Entrepreneur Robert Rice is not afraid to call himself a geek. That’s because he found a way to share his lifelong hobby of collecting with others through his own small business. The Columbia, South Carolina resident launched Big Ol’ Box of Stuff, LLC in March 2015. He and his family manage the operation right out of their home.
“We are a box subscription service catering to nerds and geeks like myself who love comic books, movies, games, toys, and collectibles,” Rice explains. “The whole premise for this business came about in 2014 when a coworker introduced me to a similar online service. But with that company, you only get one set of items in any box you order. With mine, you can fully customize your box by filling out a questionnaire so that you’ll get everything you actually want in your box.”
Rice’s wife, Noelle, and 11-year-old daughter, Judy, also assist in the startup business. Judy paints the cardboard boxes with special designs for each recipient and helped design the company’s logo.
Customers can purchase one box for $35 and have it shipped right to their doorstep. The service also offers a 3-month subscription in which customers receive new boxes over the course of that timeframe for a lower price per box than only buying a single box.
In addition to sending fun-filled boxes to his customers, Rice has created a large social media community of his fans who all enjoy comics and fantasy characters. They often record themselves opening the boxes and post these videos on YouTube. Or, they’ll simply start discussions about the different items.
“Everyone really converses well with each other and supports each other,” he explains. “I had one guy post on one of our pages that he wanted a box but couldn’t afford it. So, someone stepped up and bought it for him.”
According to Rice, it’s the customers who truly make his entrepreneurial endeavor exciting.
“I really enjoy the people who are just so nice, cool, and understanding,” he says. “I manage a restaurant as my full-time job, so this business is a wonderful change of pace compared to the challenges of dealing with customers at a restaurant. I love seeing the people open their boxes and just how excited they get. This has taken off far more than I ever imagined it would.”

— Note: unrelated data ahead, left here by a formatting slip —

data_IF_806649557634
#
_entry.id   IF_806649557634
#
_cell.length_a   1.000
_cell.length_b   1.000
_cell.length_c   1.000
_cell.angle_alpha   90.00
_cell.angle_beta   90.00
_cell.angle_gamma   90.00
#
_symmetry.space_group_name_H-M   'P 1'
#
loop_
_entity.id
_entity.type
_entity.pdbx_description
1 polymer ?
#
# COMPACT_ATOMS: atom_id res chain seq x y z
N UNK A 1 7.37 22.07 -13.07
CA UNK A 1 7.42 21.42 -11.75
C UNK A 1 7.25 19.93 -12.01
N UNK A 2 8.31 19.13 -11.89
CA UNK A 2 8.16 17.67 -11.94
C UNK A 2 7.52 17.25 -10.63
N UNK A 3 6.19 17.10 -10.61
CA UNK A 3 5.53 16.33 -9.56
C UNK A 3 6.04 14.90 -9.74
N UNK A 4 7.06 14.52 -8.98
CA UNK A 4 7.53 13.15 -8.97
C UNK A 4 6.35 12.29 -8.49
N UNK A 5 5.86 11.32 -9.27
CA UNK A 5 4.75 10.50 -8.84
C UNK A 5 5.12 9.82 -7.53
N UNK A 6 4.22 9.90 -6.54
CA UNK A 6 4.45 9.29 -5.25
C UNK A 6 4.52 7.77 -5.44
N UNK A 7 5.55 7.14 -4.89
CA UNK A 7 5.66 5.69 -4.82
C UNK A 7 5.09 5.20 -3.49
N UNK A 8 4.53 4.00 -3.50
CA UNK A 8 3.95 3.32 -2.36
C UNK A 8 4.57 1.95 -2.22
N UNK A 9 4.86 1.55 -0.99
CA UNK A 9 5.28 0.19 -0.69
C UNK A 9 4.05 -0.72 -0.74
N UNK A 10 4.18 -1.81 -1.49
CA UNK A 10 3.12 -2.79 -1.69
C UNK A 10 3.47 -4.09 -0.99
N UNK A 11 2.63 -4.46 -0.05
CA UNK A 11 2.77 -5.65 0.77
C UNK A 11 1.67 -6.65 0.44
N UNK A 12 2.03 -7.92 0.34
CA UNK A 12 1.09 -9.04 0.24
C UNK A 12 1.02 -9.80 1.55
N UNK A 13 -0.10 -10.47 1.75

Rice obtains the items he ships in his boxes through various sources, including antique shops, Toys ‘R’ Us, Wal-Mart, Target, and through a wholesale distributor. As for those interested in collecting these items, he says it’s mostly men and women ages 24 to 48, but many parents buy the boxes for their young children.
To make potential customers aware of Big Ol’ Box of Stuff, LLC, Rice has primarily relied on Internet marketing through a website and social media. He has company pages on Facebook, Instagram, and Pinterest. He plans to launch a Kickstarter campaign and attend comic book shows and other relevant events.
Like fellow entrepreneurs, Rice admits he has had a few tough challenges along the road to startup success and the long-term maintenance of a small business.
“The biggest challenge has been the fact that these boxes are fully customizable. Sometimes it’s hard to find certain items. When I do, some of them can be very expensive since they are collector’s items at this point. It’s also challenging to fit certain items in the boxes.
He offers up some handy tips for small business owners.
“One of the big things is that your business doesn’t have to be perfect from the start. If you wait until everything is perfect, it’s never going to happen. So, just be smart about how you approach everything. Put the big things in place first, and don’t get hung up on the little-bitty things because they can wait. Most entrepreneurs have OCD, so you have to be even-tempered about everything. Customers pick up on this as well.”
Rice is a client of 1-800Accountant and says he has had a great experience with the national tax and accounting firm.
“Everyone I’ve talked to has been so nice and helpful,” he says.
Photo credit: The photograph included in this blog post was provided by Big Ol’ Box of Stuff, LLC and is used with permission.